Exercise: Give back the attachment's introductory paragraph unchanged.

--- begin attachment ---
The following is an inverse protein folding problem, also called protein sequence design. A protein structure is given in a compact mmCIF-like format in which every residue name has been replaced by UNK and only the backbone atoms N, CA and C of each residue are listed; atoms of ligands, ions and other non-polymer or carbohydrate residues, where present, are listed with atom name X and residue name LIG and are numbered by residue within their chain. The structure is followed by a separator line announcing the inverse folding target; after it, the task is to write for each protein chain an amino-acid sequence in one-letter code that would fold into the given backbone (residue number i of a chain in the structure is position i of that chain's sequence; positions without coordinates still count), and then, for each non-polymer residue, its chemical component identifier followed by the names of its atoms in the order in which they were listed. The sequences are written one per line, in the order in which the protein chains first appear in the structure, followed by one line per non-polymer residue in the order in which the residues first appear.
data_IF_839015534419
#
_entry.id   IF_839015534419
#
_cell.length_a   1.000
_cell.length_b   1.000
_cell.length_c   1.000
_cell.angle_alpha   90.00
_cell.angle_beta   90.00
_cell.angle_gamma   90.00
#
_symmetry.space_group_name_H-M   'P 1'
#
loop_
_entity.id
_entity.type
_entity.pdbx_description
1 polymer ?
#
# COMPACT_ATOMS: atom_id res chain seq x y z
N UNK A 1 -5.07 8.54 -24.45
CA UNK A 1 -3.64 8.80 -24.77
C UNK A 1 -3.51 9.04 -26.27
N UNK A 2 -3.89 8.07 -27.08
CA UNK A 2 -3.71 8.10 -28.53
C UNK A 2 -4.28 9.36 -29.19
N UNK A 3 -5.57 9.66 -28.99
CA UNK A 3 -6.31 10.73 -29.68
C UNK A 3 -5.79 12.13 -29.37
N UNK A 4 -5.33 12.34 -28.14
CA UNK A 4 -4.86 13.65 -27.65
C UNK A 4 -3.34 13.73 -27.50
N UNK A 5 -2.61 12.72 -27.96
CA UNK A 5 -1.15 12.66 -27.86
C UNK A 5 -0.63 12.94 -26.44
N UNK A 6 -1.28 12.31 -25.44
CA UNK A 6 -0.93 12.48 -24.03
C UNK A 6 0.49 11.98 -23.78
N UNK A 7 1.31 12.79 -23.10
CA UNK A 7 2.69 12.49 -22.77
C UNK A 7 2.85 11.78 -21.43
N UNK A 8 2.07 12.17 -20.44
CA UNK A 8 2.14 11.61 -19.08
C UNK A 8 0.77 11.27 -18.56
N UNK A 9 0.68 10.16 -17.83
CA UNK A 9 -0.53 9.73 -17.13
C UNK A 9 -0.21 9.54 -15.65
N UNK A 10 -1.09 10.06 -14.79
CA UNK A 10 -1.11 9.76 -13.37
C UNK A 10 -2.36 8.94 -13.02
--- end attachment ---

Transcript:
The following is an inverse protein folding problem, also called protein sequence design. A protein structure is given in a compact mmCIF-like format in which every residue name has been replaced by UNK and only the backbone atoms N, CA and C of each residue are listed; atoms of ligands, ions and other non-polymer or carbohydrate residues, where present, are listed with atom name X and residue name LIG and are numbered by residue within their chain. The structure is followed by a separator line announcing the inverse folding target; after it, the task is to write for each protein chain an amino-acid sequence in one-letter code that would fold into the given backbone (residue number i of a chain in the structure is position i of that chain's sequence; positions without coordinates still count), and then, for each non-polymer residue, its chemical component identifier followed by the names of its atoms in the order in which they were listed. The sequences are written one per line, in the order in which the protein chains first appear in the structure, followed by one line per non-polymer residue in the order in which the residues first appear.